President Donald Trump went dancing with the Saudi royals in Riyadh, where he tried to sell America’s principles in exchange for a mess of weapons contracts. Since then, Secretary of State Mike Pompeo has become Saudi Arabia’s lead PR counsel in America. The Pentagon is the Saudi regime’s premier armorer.
Now Energy Secretary Rick Perry is acting as chief nuclear procurer for the Saudis. “By ramming through the sale of as much as $80 billion in nuclear power plants,” The New York Times warned recently, “the Trump administration would provide sensitive knowhow and materials to a government whose de facto leader, Crown Prince Mohammed bin Salman, has suggested that he may eventually want a nuclear weapon as a hedge against Iran and has shown little concern for what the rest of the world thinks.”
Obviously, Trump has not endorsed a Saudi nuclear weapon. However, his administration’s ongoing attempt to provide the Kingdom with nuclear technology raises serious questions about U.S. policy.
The crown prince can’t be trusted with a bone saw, let alone nuclear weapons.
America’s relationship with Riyadh has long been fraught with tension, inconsistency, and hypocrisy. The faux friendship revolves around oil, the lifeblood of the Western economy. However, the fracking revolution turned the U.S. into an energy super-supplier, and other hydrocarbon sources have since emerged. And if Washington stopped routinely sanctioning other governments for not following its dictates, oil producers such as Iran, Russia, and Venezuela would be supplying international markets, further reducing Riyadh’s importance.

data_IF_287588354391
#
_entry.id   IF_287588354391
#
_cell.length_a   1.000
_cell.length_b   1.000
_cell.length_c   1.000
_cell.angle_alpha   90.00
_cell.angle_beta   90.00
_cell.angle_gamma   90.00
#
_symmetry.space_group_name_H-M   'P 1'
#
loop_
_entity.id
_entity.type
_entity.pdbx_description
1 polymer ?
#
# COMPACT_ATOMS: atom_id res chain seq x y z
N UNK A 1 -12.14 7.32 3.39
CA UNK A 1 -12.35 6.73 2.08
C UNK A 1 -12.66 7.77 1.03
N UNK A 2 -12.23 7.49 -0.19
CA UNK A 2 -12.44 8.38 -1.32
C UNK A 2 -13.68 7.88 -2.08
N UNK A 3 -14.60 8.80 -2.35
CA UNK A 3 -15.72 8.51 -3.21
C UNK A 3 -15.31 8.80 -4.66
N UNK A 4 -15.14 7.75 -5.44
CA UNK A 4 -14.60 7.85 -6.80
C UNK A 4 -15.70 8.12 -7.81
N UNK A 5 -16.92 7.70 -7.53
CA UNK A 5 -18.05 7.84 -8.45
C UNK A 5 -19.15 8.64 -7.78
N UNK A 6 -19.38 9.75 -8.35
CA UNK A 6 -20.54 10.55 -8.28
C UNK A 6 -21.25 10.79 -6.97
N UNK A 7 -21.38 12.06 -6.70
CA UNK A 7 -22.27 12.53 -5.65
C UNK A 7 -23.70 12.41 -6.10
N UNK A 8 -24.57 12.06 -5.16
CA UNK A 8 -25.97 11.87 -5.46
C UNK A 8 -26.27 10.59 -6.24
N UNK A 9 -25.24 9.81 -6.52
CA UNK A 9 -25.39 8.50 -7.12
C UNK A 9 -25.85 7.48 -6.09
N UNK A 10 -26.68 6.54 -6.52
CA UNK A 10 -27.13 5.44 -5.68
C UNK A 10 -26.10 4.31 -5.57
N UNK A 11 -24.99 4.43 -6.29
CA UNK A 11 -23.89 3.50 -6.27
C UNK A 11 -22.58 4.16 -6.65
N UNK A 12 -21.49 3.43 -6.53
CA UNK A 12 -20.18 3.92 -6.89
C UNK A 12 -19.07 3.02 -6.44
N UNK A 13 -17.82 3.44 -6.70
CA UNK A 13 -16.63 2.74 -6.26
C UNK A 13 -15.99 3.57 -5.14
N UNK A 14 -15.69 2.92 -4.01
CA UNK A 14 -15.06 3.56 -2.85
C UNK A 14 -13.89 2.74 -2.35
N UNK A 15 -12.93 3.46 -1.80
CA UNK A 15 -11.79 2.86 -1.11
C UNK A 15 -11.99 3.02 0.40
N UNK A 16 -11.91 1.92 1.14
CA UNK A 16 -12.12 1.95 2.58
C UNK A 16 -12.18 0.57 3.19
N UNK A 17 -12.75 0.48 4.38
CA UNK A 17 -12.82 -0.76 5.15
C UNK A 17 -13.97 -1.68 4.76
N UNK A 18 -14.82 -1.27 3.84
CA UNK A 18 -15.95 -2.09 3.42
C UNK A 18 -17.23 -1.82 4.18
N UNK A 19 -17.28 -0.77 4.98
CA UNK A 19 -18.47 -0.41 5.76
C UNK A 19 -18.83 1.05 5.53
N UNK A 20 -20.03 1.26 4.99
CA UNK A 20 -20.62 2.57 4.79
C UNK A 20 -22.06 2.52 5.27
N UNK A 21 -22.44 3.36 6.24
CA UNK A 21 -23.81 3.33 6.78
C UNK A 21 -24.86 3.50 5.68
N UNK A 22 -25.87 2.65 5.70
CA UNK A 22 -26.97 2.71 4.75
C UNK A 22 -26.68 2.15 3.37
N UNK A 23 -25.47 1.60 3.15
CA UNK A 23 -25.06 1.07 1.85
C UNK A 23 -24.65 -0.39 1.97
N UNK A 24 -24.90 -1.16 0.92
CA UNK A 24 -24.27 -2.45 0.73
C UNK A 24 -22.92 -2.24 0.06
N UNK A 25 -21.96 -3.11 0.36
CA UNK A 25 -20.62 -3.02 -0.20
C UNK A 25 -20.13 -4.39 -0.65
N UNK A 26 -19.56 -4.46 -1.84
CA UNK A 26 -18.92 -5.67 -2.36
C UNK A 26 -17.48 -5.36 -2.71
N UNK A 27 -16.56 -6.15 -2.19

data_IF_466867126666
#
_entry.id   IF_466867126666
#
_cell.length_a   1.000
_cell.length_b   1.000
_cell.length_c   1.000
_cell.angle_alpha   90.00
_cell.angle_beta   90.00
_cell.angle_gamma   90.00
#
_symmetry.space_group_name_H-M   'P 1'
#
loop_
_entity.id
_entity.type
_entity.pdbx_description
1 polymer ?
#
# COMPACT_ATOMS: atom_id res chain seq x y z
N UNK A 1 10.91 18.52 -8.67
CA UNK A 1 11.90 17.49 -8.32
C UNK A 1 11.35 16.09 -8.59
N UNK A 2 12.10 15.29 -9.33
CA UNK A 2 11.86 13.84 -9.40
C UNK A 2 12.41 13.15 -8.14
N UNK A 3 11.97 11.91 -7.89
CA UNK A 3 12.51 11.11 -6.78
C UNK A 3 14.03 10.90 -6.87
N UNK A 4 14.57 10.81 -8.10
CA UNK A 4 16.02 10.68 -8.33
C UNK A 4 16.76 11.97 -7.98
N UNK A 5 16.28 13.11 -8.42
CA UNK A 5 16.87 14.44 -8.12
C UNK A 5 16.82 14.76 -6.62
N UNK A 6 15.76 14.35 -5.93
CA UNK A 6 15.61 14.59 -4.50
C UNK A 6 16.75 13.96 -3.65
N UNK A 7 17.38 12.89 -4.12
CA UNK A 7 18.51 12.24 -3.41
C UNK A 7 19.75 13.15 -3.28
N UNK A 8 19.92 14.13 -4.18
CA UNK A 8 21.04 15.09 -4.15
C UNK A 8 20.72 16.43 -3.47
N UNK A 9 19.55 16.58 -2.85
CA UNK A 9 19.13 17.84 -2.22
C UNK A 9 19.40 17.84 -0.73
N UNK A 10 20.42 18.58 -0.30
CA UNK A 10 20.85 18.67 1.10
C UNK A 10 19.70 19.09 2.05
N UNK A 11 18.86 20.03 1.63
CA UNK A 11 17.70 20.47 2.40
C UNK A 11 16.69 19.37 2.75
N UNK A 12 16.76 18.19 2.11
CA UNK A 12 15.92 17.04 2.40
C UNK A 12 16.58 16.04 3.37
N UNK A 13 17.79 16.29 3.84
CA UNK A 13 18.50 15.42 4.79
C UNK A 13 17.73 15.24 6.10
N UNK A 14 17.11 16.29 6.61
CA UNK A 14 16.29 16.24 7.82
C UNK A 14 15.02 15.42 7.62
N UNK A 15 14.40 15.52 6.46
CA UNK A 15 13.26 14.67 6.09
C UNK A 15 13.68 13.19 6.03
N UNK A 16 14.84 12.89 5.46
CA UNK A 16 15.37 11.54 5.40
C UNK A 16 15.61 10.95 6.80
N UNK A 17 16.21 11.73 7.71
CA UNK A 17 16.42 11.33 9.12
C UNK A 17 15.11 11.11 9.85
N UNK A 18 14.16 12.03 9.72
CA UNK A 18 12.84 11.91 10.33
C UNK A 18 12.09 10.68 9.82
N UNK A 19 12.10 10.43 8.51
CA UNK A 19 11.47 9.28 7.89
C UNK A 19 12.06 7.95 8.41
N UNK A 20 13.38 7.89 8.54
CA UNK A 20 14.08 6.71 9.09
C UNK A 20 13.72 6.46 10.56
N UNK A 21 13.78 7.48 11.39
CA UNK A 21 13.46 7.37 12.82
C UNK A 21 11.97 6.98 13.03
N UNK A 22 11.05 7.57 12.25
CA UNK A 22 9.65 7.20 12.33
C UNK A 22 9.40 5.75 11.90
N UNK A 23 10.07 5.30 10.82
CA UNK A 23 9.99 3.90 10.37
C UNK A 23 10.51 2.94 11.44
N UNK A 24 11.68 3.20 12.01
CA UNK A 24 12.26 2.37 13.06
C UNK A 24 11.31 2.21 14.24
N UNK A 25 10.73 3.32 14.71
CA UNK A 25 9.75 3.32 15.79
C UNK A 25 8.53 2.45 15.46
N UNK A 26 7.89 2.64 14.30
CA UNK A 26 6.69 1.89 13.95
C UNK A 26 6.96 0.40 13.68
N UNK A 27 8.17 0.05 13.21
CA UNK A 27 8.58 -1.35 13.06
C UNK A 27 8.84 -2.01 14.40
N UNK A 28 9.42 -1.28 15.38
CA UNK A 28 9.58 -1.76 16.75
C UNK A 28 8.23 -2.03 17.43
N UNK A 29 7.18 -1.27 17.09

American officials like to promote the Saudis’ antediluvian absolute monarchy as the foundation for Middle East stability. Alas, the price is unrivaled repression. Despite the crown prince’s reputation as a social reformer, he so far has not relaxed the Kingdom’s totalitarian political or religious controls one bit.
And that brutality has not guaranteed stability. Saudi Arabia looks brittle, an artificial, antiquated governing structure held together by tyranny and bribery. In time, it will likely lose to demands for justice, equality, and democracy, which have doomed a host of other corrupt, brutal, Mideast dictatorships, most recently Sudan’s Omar al-Bashir.
Outside of the country, Crown Prince Mohammed bin Salman (MbS) has pursued a wild and reckless strategy of regional domination. Even Senator Lindsey Graham, perhaps the United States’ most war-happy lawmaker, has called MbS “crazy,” “dangerous,” and a “wrecking ball.”
The KSA has backed radical Islamists in Syria, subsidized the al-Sisi dictatorship in Egypt, kidnapped Lebanon’s prime minister, used troops to sustain Bahrain’s dictatorial Sunni monarchy, isolated Qatar, kidnapped and murdered Saudi critics in foreign nations, invaded Yemen, intensified the Mideast’s long-running sectarian conflict, and promoted General Khalifa Haftar’s attack on Libya’s internationally recognized government. MbS is even willing to court war with Iran if he believes it’s necessary for regional domination.
Moreover, the Saudi royals are not Westerners in different dress. They have poured $100 billion into the promotion of intolerant fundamentalist Wahhabism around the world, including in Yemen, where a Saudi-Emirati coalition has allied with radical jihadists against the Houthis, who had opposed al-Qaeda in the Arabian Peninsula.
Nuclear weapons would further embolden MbS. Currently there is no active nuclear program. Nevertheless, suspicions about Riyadh’s intentions are legion. A decade ago, King Abdullah bin Abdulaziz told U.S. officials that if Iran acquired a nuke, “we will get nuclear weapons.” Last year, MbS said, “If Iran developed a nuclear bomb, we will follow suit as soon as possible.”